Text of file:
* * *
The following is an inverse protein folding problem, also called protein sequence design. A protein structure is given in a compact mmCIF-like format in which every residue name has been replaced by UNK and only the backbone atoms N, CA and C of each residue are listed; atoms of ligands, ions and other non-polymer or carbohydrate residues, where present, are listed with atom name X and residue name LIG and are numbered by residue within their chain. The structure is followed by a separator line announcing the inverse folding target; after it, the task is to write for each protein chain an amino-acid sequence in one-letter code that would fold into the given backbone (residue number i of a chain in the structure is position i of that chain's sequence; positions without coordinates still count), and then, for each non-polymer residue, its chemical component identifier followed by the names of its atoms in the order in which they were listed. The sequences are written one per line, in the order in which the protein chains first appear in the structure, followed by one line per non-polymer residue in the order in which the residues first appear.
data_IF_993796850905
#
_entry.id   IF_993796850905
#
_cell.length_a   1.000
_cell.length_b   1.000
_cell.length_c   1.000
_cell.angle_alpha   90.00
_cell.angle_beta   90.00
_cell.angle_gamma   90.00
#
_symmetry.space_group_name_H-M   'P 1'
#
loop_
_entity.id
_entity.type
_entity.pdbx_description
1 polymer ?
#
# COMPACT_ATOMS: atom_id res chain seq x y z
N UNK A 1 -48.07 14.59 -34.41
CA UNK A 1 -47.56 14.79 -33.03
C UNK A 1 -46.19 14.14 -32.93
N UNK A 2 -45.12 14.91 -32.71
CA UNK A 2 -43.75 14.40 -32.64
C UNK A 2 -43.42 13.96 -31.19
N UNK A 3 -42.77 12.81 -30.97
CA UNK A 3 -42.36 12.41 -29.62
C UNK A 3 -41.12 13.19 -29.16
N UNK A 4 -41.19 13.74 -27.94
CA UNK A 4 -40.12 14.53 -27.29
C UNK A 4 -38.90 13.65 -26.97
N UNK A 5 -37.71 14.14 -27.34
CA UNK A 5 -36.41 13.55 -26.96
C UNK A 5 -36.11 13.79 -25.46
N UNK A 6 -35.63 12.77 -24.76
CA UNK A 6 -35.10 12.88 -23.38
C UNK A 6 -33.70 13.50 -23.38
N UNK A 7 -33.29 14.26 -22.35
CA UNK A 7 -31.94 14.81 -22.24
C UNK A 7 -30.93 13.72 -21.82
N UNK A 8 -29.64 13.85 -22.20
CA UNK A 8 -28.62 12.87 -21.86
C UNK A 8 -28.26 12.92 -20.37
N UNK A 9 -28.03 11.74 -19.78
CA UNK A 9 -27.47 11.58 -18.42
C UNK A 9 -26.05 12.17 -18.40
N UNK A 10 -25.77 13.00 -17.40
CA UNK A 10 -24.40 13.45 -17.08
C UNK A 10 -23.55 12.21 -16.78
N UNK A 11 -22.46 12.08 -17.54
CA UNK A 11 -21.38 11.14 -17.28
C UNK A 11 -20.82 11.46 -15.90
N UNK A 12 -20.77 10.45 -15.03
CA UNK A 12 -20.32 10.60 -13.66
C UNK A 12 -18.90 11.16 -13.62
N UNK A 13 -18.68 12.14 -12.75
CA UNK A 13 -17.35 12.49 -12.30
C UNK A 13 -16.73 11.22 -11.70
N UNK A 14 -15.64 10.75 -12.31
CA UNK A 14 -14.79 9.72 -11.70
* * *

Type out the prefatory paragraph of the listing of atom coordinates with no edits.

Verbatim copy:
The following is an inverse protein folding problem, also called protein sequence design. A protein structure is given in a compact mmCIF-like format in which every residue name has been replaced by UNK and only the backbone atoms N, CA and C of each residue are listed; atoms of ligands, ions and other non-polymer or carbohydrate residues, where present, are listed with atom name X and residue name LIG and are numbered by residue within their chain. The structure is followed by a separator line announcing the inverse folding target; after it, the task is to write for each protein chain an amino-acid sequence in one-letter code that would fold into the given backbone (residue number i of a chain in the structure is position i of that chain's sequence; positions without coordinates still count), and then, for each non-polymer residue, its chemical component identifier followed by the names of its atoms in the order in which they were listed. The sequences are written one per line, in the order in which the protein chains first appear in the structure, followed by one line per non-polymer residue in the order in which the residues first appear.